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Illuminating The Dark Art: A Practical Step-By-Step Guide To Success With Wireless/RF

When approached systematically, managing RF for wireless microphone and IEM systems can actually be quite enjoyable in a nerdy kind of way!

By Becky Pell April 26, 2019

A screenshot of Shure's Wireless Workbench RF coordination software

– Starting with the IEM systems, I switch off the first transmitter and see if all RF signal disappears from the associated pack. If it does, happy days, it’s clear; I switch the transmitter back on and do the second one, and repeat the process for every transmit/receive pair.

If any receiver is not completely “quiet” (i.e., interference and intermodulation free when its own transmitter is switched off and everything else is switched on), I set it to one side and come back to it at the end – if I have to retune anything then I’ll repeat this process until everything is quiet.

– Next I do the same with the mic systems, switching off each transmitter in turn and making the sure the receiver goes quiet. This is the most time-consuming process of the day, but the time spent here reaps dividends later – it’s vital to not only be using clear frequencies, but that all of those frequencies play nicely together.

(Some frequencies interfere with one another even though they are miles apart in the spectrum, in a phenomenon called intermodulation; and the more frequencies you use, the greater the potential for this to happen).

– Once all of this is set, I send pink noise to the left then right of each bodypack in turn (shows up any patch boo-boos and lets me know that there are no hums on one side or the other) and line check the mics. Then it’s time to…

– Walk the room. I test out the end user’s experience before I hand them their RF equipment

– I walk the performance space with their pack (not a PFL pack on engineer mode – that won’t tell me if there’s anything wrong with their hardware) and talk to myself in the mic the whole time. This way I’ll experience any problems for myself and have time to fix them before the band walks on stage.

Common Downfalls

Be aware of the effect that LED screens have on RF. They transmit low-level interference, so you may need to play around with optimum antenna placement. If there’s just a single backdrop screen it shouldn’t be too bad, but if it’s an entire stage made from LED screen, as on one tour I worked, it may be time to enlist the help of an RF expert.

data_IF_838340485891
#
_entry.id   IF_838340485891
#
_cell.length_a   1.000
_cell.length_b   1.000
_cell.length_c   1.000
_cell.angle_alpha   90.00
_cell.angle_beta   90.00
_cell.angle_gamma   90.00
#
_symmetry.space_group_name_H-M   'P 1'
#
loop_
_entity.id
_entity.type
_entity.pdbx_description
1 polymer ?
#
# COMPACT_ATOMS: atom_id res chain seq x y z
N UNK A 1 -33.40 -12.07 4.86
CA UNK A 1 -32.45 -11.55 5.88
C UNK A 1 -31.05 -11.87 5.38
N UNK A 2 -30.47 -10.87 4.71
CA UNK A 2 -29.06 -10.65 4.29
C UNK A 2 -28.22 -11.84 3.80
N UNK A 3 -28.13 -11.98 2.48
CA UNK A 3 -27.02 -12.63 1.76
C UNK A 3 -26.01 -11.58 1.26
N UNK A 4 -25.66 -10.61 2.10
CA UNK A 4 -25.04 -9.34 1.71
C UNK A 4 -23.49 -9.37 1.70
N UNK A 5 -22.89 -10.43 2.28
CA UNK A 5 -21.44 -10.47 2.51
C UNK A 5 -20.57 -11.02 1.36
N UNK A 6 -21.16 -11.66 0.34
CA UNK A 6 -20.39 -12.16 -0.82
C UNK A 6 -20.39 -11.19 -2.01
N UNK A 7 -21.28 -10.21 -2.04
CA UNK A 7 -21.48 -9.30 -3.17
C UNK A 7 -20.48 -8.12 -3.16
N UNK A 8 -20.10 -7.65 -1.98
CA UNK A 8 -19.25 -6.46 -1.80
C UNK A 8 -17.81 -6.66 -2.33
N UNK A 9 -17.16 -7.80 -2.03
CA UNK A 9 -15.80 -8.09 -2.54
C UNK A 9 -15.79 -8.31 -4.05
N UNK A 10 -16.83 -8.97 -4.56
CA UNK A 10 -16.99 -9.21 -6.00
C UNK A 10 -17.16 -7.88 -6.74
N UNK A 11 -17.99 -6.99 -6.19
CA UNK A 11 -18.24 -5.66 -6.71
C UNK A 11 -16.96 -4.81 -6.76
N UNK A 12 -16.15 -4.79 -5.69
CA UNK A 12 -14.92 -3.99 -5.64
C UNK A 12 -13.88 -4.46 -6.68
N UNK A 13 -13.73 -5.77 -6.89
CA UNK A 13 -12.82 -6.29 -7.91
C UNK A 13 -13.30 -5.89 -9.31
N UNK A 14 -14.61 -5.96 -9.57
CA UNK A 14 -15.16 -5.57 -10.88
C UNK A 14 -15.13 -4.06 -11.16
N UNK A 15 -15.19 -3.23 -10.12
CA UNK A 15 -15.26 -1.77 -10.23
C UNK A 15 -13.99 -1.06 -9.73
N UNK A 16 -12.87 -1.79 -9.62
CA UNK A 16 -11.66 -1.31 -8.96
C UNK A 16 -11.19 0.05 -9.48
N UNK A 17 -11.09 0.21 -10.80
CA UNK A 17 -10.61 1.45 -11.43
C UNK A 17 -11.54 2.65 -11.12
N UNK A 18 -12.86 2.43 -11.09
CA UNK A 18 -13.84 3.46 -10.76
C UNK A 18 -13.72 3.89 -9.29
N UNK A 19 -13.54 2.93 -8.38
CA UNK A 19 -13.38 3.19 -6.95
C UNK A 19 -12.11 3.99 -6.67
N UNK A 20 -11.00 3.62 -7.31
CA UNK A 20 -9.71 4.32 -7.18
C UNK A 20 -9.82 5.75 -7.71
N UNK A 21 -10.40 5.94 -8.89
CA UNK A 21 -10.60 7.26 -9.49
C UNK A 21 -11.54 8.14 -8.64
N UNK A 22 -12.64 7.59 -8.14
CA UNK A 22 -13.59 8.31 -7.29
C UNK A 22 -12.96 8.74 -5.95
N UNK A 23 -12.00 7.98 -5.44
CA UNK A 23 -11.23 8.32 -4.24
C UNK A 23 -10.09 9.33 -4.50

Be aware that RF hates metal. Wireless gear does not play well with metal hardware, so keep packs off of metal belts, costume parts, and the like, and also make sure antennas aren’t resting on metal walls or truss – ideally they’re located at least 3 feet away from them. It’s all to do with an interesting phenomenon called the Faraday effect.

Plan for the worst-case scenario. I always have a couple of spare bodypacks on dedicated frequencies ready to go, and I also carry several extra hardwired packs. A couple of them are always patched into the system, ready to go if needed. It’s imperfect if the performer needs to move around, but in an emergency it will get her/him through the gig.

Another option when facing an unworkable RF nightmare is to go mono with the IEM systems – again, deeply imperfect, but a mono signal is much less susceptible to interference than stereo as well as throwing further, so if you’re truly stuck it can be a “the show must go on” option.

Although this is a simple guide that is adequate for most monitor applications, RF is a highly complex and fascinating subject, and it’s always great to increase your knowledge. There’s a wealth of additional resources online at sites like ProSoundWeb, I also highly recommend attending the training offered by manufacturers like Sennheiser and Shure.

As with everything about touring, be practical and systematic in your approach to wireless and you’re well on the way to having an enjoyable and trouble-free gig!

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About Becky

Becky Pell
Becky Pell

Becky Pell is a monitor engineer with more than 20 years of experience in live sound. She toured as a monitor and RF tech with Black Crowes, Travis and Kylie Minogue before moving behind the desk to mix monitors for artists such as Aha, Muse, Westlife, Anastacia and Take That. Read more from Becky at


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